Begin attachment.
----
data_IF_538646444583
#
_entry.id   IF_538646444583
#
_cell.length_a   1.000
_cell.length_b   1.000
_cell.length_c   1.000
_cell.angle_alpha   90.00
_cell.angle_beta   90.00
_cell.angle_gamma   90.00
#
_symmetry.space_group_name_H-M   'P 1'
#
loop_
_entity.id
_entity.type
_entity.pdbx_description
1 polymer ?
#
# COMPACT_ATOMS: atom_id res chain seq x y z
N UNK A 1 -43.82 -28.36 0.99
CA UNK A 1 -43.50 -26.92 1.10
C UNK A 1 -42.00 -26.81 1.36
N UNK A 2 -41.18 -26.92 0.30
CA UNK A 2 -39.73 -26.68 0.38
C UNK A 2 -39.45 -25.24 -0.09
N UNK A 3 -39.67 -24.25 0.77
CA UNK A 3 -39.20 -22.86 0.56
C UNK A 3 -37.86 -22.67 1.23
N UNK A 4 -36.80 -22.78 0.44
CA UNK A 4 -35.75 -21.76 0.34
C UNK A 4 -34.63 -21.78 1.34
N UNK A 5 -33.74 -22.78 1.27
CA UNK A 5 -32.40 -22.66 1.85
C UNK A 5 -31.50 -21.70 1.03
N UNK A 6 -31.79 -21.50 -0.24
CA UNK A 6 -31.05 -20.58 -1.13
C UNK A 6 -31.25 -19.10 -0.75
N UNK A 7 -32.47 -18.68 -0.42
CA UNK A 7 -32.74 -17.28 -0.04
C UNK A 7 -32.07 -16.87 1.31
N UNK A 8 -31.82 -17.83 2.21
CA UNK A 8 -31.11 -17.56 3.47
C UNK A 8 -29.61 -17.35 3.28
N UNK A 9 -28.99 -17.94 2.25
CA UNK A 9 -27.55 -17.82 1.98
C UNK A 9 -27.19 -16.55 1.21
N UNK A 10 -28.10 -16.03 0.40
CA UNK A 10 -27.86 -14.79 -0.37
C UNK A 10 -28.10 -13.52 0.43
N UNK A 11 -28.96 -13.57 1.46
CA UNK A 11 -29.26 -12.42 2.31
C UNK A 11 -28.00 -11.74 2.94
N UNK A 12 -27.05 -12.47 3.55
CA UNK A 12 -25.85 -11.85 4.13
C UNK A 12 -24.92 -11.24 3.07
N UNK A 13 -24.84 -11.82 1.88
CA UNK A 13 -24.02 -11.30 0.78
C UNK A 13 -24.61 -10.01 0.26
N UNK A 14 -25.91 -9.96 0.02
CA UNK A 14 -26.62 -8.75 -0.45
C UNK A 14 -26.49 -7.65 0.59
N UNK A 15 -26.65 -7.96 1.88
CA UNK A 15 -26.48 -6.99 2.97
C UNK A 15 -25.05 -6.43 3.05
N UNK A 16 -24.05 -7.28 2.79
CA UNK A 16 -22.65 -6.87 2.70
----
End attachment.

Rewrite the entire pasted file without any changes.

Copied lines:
data_IF_538646444583
#
_entry.id   IF_538646444583
#
_cell.length_a   1.000
_cell.length_b   1.000
_cell.length_c   1.000
_cell.angle_alpha   90.00
_cell.angle_beta   90.00
_cell.angle_gamma   90.00
#
_symmetry.space_group_name_H-M   'P 1'
#
loop_
_entity.id
_entity.type
_entity.pdbx_description
1 polymer ?
#
# COMPACT_ATOMS: atom_id res chain seq x y z
N UNK A 1 -43.82 -28.36 0.99
CA UNK A 1 -43.50 -26.92 1.10
C UNK A 1 -42.00 -26.81 1.36
N UNK A 2 -41.18 -26.92 0.30
CA UNK A 2 -39.73 -26.68 0.38
C UNK A 2 -39.45 -25.24 -0.09
N UNK A 3 -39.67 -24.25 0.77
CA UNK A 3 -39.20 -22.86 0.56
C UNK A 3 -37.86 -22.67 1.23
N UNK A 4 -36.80 -22.78 0.44
CA UNK A 4 -35.75 -21.76 0.34
C UNK A 4 -34.63 -21.78 1.34
N UNK A 5 -33.74 -22.78 1.27
CA UNK A 5 -32.40 -22.66 1.85
C UNK A 5 -31.50 -21.70 1.03
N UNK A 6 -31.79 -21.50 -0.24
CA UNK A 6 -31.05 -20.58 -1.13
C UNK A 6 -31.25 -19.10 -0.75
N UNK A 7 -32.47 -18.68 -0.42
CA UNK A 7 -32.74 -17.28 -0.04
C UNK A 7 -32.07 -16.87 1.31
N UNK A 8 -31.82 -17.83 2.21
CA UNK A 8 -31.11 -17.56 3.47
C UNK A 8 -29.61 -17.35 3.28
N UNK A 9 -28.99 -17.94 2.25
CA UNK A 9 -27.55 -17.82 1.98
C UNK A 9 -27.19 -16.55 1.21
N UNK A 10 -28.10 -16.03 0.40
CA UNK A 10 -27.86 -14.79 -0.37
C UNK A 10 -28.10 -13.52 0.43
N UNK A 11 -28.96 -13.57 1.46
CA UNK A 11 -29.26 -12.42 2.31
C UNK A 11 -28.00 -11.74 2.94
N UNK A 12 -27.05 -12.47 3.55
CA UNK A 12 -25.85 -11.85 4.13
C UNK A 12 -24.92 -11.24 3.07
N UNK A 13 -24.84 -11.82 1.88
CA UNK A 13 -24.02 -11.30 0.78
C UNK A 13 -24.61 -10.01 0.26
N UNK A 14 -25.91 -9.96 0.02
CA UNK A 14 -26.62 -8.75 -0.45
C UNK A 14 -26.49 -7.65 0.59
N UNK A 15 -26.65 -7.96 1.88
CA UNK A 15 -26.48 -6.99 2.97
C UNK A 15 -25.05 -6.43 3.05
N UNK A 16 -24.05 -7.28 2.79
CA UNK A 16 -22.65 -6.87 2.70